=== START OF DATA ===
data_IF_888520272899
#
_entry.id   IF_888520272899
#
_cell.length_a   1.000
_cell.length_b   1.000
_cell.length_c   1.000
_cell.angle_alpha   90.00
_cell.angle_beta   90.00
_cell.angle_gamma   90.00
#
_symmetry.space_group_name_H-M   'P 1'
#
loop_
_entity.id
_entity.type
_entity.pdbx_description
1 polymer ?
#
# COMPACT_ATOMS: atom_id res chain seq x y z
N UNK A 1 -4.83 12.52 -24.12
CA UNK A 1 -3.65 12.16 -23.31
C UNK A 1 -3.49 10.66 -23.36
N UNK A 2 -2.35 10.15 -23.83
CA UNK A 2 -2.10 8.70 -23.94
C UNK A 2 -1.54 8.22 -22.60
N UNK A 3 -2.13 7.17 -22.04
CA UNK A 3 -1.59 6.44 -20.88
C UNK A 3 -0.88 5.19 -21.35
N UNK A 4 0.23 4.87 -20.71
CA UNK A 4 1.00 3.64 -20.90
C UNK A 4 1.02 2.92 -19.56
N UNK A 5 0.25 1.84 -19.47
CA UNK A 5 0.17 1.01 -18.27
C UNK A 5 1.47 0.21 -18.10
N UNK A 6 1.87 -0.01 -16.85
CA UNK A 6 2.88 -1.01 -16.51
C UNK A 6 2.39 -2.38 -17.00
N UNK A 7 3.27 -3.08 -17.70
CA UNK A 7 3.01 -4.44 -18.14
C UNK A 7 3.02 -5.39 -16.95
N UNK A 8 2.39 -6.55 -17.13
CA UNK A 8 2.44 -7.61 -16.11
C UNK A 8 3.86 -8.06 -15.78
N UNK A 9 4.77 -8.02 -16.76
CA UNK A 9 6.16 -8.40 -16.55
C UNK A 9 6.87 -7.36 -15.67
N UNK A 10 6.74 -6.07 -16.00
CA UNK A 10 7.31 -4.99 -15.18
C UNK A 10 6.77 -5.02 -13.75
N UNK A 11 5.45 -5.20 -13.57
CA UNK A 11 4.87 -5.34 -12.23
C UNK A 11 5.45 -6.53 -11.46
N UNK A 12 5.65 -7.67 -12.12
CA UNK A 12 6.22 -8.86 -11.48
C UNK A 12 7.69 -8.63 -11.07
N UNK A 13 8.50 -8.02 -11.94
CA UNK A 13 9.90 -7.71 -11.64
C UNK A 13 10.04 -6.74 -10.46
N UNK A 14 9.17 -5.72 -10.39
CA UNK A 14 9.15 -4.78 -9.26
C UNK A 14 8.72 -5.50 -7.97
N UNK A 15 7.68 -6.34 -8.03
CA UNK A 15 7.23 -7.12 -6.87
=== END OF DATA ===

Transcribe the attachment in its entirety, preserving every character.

data_IF_888520272899
#
_entry.id   IF_888520272899
#
_cell.length_a   1.000
_cell.length_b   1.000
_cell.length_c   1.000
_cell.angle_alpha   90.00
_cell.angle_beta   90.00
_cell.angle_gamma   90.00
#
_symmetry.space_group_name_H-M   'P 1'
#
loop_
_entity.id
_entity.type
_entity.pdbx_description
1 polymer ?
#
# COMPACT_ATOMS: atom_id res chain seq x y z
N UNK A 1 -4.83 12.52 -24.12
CA UNK A 1 -3.65 12.16 -23.31
C UNK A 1 -3.49 10.66 -23.36
N UNK A 2 -2.35 10.15 -23.83
CA UNK A 2 -2.10 8.70 -23.94
C UNK A 2 -1.54 8.22 -22.60
N UNK A 3 -2.13 7.17 -22.04
CA UNK A 3 -1.59 6.44 -20.88
C UNK A 3 -0.88 5.19 -21.35
N UNK A 4 0.23 4.87 -20.71
CA UNK A 4 1.00 3.64 -20.90
C UNK A 4 1.02 2.92 -19.56
N UNK A 5 0.25 1.84 -19.47
CA UNK A 5 0.17 1.01 -18.27
C UNK A 5 1.47 0.21 -18.10
N UNK A 6 1.87 -0.01 -16.85
CA UNK A 6 2.88 -1.01 -16.51
C UNK A 6 2.39 -2.38 -17.00
N UNK A 7 3.27 -3.08 -17.70
CA UNK A 7 3.01 -4.44 -18.14
C UNK A 7 3.02 -5.39 -16.95
N UNK A 8 2.39 -6.55 -17.13
CA UNK A 8 2.44 -7.61 -16.11
C UNK A 8 3.86 -8.06 -15.78
N UNK A 9 4.77 -8.02 -16.76
CA UNK A 9 6.16 -8.40 -16.55
C UNK A 9 6.87 -7.36 -15.67
N UNK A 10 6.74 -6.07 -16.00
CA UNK A 10 7.31 -4.99 -15.18
C UNK A 10 6.77 -5.02 -13.75
N UNK A 11 5.45 -5.20 -13.57
CA UNK A 11 4.87 -5.34 -12.23
C UNK A 11 5.45 -6.53 -11.46
N UNK A 12 5.65 -7.67 -12.12
CA UNK A 12 6.22 -8.86 -11.48
C UNK A 12 7.69 -8.63 -11.07
N UNK A 13 8.50 -8.02 -11.94
CA UNK A 13 9.90 -7.71 -11.64
C UNK A 13 10.04 -6.74 -10.46
N UNK A 14 9.17 -5.72 -10.39
CA UNK A 14 9.15 -4.78 -9.26
C UNK A 14 8.72 -5.50 -7.97
N UNK A 15 7.68 -6.34 -8.03
CA UNK A 15 7.23 -7.12 -6.87